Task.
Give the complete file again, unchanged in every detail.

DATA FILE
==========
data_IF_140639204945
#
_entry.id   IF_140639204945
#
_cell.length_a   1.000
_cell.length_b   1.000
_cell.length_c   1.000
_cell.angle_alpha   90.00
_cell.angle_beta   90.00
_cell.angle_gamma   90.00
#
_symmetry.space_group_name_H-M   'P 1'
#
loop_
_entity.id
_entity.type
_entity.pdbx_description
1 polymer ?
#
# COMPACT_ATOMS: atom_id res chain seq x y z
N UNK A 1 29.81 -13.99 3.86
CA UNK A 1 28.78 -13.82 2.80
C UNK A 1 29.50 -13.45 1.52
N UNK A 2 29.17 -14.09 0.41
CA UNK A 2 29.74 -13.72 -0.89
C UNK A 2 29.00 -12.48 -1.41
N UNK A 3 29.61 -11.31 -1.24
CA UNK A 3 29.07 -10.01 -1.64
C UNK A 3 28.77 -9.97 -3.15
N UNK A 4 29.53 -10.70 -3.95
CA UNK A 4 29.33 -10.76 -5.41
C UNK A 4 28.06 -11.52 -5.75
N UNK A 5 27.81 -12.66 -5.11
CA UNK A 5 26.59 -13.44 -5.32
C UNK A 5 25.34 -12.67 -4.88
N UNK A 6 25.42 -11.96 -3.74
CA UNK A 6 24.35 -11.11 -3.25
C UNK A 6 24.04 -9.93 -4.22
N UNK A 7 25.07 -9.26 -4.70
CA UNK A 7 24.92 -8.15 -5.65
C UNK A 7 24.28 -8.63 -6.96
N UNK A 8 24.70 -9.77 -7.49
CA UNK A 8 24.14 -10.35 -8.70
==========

data_IF_140639204945
#
_entry.id   IF_140639204945
#
_cell.length_a   1.000
_cell.length_b   1.000
_cell.length_c   1.000
_cell.angle_alpha   90.00
_cell.angle_beta   90.00
_cell.angle_gamma   90.00
#
_symmetry.space_group_name_H-M   'P 1'
#
loop_
_entity.id
_entity.type
_entity.pdbx_description
1 polymer ?
#
# COMPACT_ATOMS: atom_id res chain seq x y z
N UNK A 1 29.81 -13.99 3.86
CA UNK A 1 28.78 -13.82 2.80
C UNK A 1 29.50 -13.45 1.52
N UNK A 2 29.17 -14.09 0.41
CA UNK A 2 29.74 -13.72 -0.89
C UNK A 2 29.00 -12.48 -1.41
N UNK A 3 29.61 -11.31 -1.24
CA UNK A 3 29.07 -10.01 -1.64
C UNK A 3 28.77 -9.97 -3.15
N UNK A 4 29.53 -10.70 -3.95
CA UNK A 4 29.33 -10.76 -5.41
C UNK A 4 28.06 -11.52 -5.75
N UNK A 5 27.81 -12.66 -5.11
CA UNK A 5 26.59 -13.44 -5.32
C UNK A 5 25.34 -12.67 -4.88
N UNK A 6 25.42 -11.96 -3.74
CA UNK A 6 24.35 -11.11 -3.25
C UNK A 6 24.04 -9.93 -4.22
N UNK A 7 25.07 -9.26 -4.70
CA UNK A 7 24.92 -8.15 -5.65
C UNK A 7 24.28 -8.63 -6.96
N UNK A 8 24.70 -9.77 -7.49
CA UNK A 8 24.14 -10.35 -8.70